Deb Bowen
Creator, A BOOK by ME
To learn more about A BOOK by ME...

Freud’s Last Session opens The Old Creamery Theatre’s 2013 Studio Stage season PDF Print E-mail
News Releases - Stage & Theatre
Written by Shelley Klimes   
Wednesday, 20 March 2013 13:33
Amana – Be a fly on the wall as legendary psychoanalyst Dr. Sigmund Freud meets with famous author C.S. Lewis to discuss and debate love, sex, the existence of God and the very meaning of life in Freud’s Last Session, opening April 4 on The Old Creamery Theatre Studio Stage in Middle Amana.

Only a few weeks after their meeting, Freud died and Lewis, who in later years wrote “The Chronicles of Narnia,” was never to forget their historic meeting. A stimulating and memorable glimpse into two brilliant minds.

Tom Milligan, producing director of The Old Creamery Theatre will portray Dr. Sigmund Freud and Andy Brown, of McKenzie TN, will play the part of C. S. Lewis. Freud’s Last Session is directed by Rachael Lindhart of Iowa City and is rated Theatre R. The show runs through April 21.

Tickets are $27.50 for adults and $18 for students. Show times are Thursdays and Sundays at 3 p.m. and Fridays and Saturdays at 7:30 p.m. Call the box office at 800-35-AMANA (352-6262) or visit the website at Group rates are available. Reservations are recommended.

The Old Creamery Theatre Company is a not-for-profit professional theatre founded in 1971 in Garrison, Iowa. The company is celebrating 42 years of bringing live, professional theatre to the people of Iowa and the Midwest.

Monty Python’s SPAMALOT to Premiere at TLP PDF Print E-mail
News Releases - Stage & Theatre
Written by Tina Stretton   
Monday, 18 March 2013 15:14
Mount Carroll--Executive Director James Beaudry and Timber Lake Playhouse, will present the first regional production of Monty Python’s SPAMALOT as part of TLP’s upcoming summer season. Lovingly ripped off from the classic film comedy MONTY PYTHON AND THE HOLY GRAIL, SPAMALOT retells the legend of King Arthur and his Knights of the Round Table, their quest for the Holy Grail and features a bevy of beautiful show girls, not to mention cows, killer rabbits, and French people. Did we mention the bevy of beautiful show girls? The show that “raises silliness to an artform” (The Sunday Times), will open August 1, 2013 and run through August 11th.

The show has been a huge hit in a long run on Broadway and on three national tours, but it had it’s pre-Broadway premiere in Chicago, where its entire run was sold out before it began in late 2004. Beaudry confirmed that TLP was offered the rights to produce the show a full year ago, but had to keep mum about it until now. “Sean Cercone, director of professional licensing for Theatrical Rights Worldwide, contacted us and several other theatre companies in April 2012. We had a four-day window to make a decision and secure the rights, or the show would be unavailable because another national tour was going back out,” Beaudry said.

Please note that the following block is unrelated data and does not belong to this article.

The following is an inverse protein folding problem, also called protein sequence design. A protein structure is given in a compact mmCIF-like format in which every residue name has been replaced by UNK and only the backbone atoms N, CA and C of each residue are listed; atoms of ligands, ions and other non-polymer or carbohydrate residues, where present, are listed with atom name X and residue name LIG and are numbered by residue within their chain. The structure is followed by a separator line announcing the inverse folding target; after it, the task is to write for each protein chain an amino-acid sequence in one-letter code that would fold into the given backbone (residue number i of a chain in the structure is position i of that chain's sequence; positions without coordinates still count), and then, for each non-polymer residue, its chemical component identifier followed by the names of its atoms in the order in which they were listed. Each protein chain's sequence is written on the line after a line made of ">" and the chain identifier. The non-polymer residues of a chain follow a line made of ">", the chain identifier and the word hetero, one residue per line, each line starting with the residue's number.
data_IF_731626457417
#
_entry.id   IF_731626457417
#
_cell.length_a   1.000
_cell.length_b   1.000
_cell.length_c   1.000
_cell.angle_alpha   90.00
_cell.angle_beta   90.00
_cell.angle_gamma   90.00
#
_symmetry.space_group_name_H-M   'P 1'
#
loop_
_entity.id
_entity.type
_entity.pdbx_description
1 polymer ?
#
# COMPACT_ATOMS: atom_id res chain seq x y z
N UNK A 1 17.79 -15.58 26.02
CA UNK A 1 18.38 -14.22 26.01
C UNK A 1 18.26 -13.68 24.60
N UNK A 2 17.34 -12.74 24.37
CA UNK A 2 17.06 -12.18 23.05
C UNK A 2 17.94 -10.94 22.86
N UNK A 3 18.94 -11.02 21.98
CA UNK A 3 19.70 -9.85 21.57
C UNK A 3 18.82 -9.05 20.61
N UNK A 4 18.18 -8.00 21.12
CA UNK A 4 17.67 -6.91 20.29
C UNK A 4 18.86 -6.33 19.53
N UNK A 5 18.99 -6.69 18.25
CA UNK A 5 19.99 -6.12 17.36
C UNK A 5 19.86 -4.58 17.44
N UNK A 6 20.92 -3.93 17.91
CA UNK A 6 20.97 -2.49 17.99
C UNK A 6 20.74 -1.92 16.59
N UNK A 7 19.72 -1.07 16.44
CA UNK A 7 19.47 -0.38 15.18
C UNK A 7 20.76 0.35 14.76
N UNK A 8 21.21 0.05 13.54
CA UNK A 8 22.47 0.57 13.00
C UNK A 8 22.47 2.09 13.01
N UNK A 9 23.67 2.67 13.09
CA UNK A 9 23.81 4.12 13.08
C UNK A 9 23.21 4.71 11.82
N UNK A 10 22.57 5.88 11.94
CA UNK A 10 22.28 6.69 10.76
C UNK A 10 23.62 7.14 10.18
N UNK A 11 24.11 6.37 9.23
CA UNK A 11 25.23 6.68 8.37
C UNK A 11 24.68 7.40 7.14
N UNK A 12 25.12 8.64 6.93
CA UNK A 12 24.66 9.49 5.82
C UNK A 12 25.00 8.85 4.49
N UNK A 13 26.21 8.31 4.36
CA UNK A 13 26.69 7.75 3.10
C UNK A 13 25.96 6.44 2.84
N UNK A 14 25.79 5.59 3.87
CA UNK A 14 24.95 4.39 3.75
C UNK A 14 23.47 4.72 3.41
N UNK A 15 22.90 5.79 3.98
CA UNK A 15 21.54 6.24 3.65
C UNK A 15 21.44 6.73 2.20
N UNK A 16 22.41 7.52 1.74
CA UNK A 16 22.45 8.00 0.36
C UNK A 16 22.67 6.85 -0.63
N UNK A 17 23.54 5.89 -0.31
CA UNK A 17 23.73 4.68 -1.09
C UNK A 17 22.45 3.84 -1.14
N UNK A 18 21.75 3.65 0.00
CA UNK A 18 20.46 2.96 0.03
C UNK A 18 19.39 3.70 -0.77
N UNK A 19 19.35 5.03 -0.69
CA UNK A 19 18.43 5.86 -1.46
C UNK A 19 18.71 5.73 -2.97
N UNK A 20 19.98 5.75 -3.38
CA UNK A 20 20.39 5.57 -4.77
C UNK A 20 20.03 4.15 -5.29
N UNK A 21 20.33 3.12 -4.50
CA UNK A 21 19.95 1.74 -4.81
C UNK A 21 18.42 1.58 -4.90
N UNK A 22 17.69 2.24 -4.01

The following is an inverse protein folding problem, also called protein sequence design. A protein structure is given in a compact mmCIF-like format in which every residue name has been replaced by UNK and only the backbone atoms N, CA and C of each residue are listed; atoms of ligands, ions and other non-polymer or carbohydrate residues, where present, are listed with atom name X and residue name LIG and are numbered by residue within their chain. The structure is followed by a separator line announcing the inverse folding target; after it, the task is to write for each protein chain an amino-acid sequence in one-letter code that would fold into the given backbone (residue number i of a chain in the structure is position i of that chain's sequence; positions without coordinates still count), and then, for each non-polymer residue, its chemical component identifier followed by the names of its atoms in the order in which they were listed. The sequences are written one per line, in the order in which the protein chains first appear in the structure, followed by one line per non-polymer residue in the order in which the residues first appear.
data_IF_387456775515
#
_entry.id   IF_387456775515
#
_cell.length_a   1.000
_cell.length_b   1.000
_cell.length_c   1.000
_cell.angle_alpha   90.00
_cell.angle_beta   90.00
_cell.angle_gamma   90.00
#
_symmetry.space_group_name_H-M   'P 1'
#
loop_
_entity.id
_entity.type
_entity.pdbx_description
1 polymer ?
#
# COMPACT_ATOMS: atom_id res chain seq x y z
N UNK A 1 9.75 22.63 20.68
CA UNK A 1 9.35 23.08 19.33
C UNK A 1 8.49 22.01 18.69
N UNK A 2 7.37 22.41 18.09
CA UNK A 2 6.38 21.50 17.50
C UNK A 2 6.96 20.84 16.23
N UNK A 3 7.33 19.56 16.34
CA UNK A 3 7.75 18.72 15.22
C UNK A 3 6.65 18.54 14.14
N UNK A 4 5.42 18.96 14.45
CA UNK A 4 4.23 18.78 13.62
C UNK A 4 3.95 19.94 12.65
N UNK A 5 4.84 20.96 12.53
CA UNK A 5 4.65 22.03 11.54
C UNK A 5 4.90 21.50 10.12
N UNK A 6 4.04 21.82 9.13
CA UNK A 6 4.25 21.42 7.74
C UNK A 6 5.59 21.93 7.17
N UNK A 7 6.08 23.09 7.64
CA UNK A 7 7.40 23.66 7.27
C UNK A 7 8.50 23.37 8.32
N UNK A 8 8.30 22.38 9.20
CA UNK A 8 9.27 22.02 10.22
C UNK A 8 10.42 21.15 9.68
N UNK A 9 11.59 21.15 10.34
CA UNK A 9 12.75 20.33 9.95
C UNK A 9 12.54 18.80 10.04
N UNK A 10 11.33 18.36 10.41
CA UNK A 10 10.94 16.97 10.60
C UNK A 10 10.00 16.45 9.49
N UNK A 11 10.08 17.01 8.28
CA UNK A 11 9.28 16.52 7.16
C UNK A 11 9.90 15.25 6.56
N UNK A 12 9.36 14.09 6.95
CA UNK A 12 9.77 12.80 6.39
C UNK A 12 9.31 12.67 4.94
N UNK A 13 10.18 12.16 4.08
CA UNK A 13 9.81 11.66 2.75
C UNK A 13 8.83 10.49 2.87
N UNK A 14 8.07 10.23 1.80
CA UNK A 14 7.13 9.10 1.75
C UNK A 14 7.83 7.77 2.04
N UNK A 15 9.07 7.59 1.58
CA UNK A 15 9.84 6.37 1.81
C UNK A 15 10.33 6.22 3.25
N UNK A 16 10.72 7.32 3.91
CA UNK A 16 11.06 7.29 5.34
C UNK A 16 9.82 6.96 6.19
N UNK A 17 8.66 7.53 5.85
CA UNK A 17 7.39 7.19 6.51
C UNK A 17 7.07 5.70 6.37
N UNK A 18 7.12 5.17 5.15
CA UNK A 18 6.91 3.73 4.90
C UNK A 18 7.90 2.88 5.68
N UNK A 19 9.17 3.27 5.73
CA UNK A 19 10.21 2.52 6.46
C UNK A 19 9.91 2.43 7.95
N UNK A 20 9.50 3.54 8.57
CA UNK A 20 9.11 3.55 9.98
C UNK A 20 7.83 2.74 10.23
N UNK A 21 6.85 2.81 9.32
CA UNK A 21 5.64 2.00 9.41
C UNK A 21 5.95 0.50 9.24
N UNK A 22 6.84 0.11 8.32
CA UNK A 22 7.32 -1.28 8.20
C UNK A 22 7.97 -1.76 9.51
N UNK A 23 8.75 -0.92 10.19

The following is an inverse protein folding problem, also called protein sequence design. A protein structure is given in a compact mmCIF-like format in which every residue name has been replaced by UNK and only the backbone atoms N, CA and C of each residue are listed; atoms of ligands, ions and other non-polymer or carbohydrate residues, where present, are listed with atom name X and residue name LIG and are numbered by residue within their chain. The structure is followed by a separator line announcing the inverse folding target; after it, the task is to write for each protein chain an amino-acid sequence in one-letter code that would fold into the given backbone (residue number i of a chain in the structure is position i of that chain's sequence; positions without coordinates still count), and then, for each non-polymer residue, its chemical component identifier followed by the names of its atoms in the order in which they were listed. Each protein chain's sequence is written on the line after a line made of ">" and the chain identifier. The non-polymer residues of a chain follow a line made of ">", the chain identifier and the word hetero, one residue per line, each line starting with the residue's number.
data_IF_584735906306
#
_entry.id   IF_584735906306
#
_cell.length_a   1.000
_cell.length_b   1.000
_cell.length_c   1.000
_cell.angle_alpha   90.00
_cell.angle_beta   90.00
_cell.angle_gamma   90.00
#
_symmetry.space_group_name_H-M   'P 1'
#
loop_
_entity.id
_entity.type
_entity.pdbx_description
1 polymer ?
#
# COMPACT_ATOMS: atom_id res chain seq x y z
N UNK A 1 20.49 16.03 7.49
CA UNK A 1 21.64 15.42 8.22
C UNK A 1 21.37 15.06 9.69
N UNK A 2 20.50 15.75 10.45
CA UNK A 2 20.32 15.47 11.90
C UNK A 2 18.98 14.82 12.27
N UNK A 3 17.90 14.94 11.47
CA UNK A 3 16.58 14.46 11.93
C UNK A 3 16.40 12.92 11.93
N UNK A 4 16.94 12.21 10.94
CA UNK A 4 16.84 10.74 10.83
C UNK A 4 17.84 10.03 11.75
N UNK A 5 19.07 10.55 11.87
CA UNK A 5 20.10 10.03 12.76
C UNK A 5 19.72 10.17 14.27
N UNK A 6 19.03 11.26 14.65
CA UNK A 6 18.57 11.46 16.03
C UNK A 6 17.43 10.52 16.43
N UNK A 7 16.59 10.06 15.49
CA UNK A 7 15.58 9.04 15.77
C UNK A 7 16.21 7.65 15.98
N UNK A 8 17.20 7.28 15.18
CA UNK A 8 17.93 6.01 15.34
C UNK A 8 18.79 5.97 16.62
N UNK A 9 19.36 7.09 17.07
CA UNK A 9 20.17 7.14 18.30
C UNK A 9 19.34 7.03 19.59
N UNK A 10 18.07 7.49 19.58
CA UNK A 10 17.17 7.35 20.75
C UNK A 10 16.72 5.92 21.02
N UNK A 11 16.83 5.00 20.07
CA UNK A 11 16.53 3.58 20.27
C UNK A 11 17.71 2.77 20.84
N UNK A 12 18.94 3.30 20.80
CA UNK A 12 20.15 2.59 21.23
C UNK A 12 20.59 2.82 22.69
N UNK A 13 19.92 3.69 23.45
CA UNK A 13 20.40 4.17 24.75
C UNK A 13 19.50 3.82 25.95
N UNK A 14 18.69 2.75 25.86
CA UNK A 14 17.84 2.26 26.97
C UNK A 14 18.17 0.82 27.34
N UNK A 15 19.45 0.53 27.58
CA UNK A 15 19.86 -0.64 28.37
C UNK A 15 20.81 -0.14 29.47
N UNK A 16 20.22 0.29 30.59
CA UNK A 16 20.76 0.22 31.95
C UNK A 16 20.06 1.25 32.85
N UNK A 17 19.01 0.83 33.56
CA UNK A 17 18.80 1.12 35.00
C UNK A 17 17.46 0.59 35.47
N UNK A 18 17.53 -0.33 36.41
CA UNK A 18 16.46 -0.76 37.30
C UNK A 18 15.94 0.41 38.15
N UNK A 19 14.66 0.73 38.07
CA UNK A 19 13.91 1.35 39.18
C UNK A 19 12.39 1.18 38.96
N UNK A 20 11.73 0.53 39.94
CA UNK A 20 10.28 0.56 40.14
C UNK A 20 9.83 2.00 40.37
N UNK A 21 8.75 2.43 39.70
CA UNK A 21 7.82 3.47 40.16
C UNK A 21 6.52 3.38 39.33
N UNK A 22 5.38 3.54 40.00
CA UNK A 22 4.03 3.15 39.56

“So we made it happen. But the only catch was that we couldn't advertise the show until March 2013. When we announced the rest of the season last July, we were as creative as possible about selling the show without saying anything specific about it.” According to Beaudry, “It was quickly brought to our attention by some eager, Google-savvy subscribers, however, that the licensing company had our production listed on their website. We weren’t allowed to advertise, but we were allowed to encourage people to go on their own quest to find the information we weren’t allowed to tell. It quickly became the worst kept secret in the history of our company!”

The show that the New York Times calls a “no-holds-barred smash hit,” will star John Chase of Mount Morris as King Arthur. He has previously been seen at TLP in Working, Sunset Boulevard and Oklahoma!. Sharriese Hamilton (Working, ...Spelling Bee) takes on the Tony Award winning role of The Lady of the Lake, Brandon Jess Ford (All Shook Up, Sunset Boulevard, Boeing Boeing) returns to play Sir Lancelot, and James Beaudry returns to the TLP stage in the role of Brave Sir Robin. Rounding out the cast are newcomers Brandyn Day (Baldwin Wallace University) as Sir Galahad, Cody Jolly (Webster University) as The Historian, Elliot Marach (Millikin University) as Sir Bedevere and Matthew Webb (Savannah College of Art and Design) as Patsy. The new resident company of TLP fills out the ensemble.

The 52nd Season at Timber Lake Playhouse opens June 6, 2013 and includes A Chorus Line, Tuesdays With Morrie, The Music Man, Unnecessary Farce, Spamalot and ‘S Wonderful: The New Gershwin Musical. Subscriptions for all six shows are only $110. The Magic Owl Children’s theatre will also present The Hobbit and Seussical. More information is available at

Monty Python’s Spamalot performs August 1-11. Performances are at 7:30pm, Tuesday through Saturdays and there are 2pm matinees on Sunday and Wednesday. There is also a Saturday matinee performance on opening weekends at 3pm. Season subscribers and groups may reserve tickets immediately during regular business hours, 11am - 4pm Monday through Friday at 815-244-2035, or any time at Single tickets will go on sale May 20th.